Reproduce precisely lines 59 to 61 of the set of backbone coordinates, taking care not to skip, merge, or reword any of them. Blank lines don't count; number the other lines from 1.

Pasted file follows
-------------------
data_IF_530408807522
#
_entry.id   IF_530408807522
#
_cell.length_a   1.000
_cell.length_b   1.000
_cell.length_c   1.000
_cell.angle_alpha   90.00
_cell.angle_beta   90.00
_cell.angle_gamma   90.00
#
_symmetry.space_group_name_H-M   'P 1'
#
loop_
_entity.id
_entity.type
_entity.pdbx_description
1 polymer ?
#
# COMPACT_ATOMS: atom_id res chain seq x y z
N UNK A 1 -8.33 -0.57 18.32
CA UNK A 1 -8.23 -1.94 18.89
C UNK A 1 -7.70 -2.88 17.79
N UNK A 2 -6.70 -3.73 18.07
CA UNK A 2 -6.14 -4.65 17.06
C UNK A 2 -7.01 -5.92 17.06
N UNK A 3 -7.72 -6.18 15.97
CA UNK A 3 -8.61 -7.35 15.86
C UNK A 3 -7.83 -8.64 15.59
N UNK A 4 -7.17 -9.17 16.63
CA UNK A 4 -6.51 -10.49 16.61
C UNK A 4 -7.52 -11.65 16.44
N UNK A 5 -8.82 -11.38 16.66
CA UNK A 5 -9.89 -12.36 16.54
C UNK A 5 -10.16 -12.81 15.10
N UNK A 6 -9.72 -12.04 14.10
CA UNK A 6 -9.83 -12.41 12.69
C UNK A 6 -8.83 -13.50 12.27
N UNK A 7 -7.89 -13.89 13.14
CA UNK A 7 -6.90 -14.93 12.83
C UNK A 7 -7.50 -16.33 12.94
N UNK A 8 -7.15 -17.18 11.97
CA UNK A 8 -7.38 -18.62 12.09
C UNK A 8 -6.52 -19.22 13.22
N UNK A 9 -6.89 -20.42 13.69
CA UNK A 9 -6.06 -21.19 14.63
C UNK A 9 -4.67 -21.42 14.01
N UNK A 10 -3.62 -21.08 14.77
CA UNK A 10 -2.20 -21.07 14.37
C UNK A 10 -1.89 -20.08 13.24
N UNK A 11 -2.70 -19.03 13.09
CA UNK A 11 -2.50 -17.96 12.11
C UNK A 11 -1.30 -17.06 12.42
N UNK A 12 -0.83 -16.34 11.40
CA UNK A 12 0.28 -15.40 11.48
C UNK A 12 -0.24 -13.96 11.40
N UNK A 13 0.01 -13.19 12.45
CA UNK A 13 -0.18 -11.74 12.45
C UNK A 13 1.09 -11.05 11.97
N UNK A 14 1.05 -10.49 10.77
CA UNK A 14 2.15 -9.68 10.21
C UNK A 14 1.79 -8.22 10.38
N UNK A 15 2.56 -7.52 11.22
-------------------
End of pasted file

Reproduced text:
C UNK A 13 1.09 -11.05 11.97
N UNK A 14 1.05 -10.49 10.77
CA UNK A 14 2.15 -9.68 10.21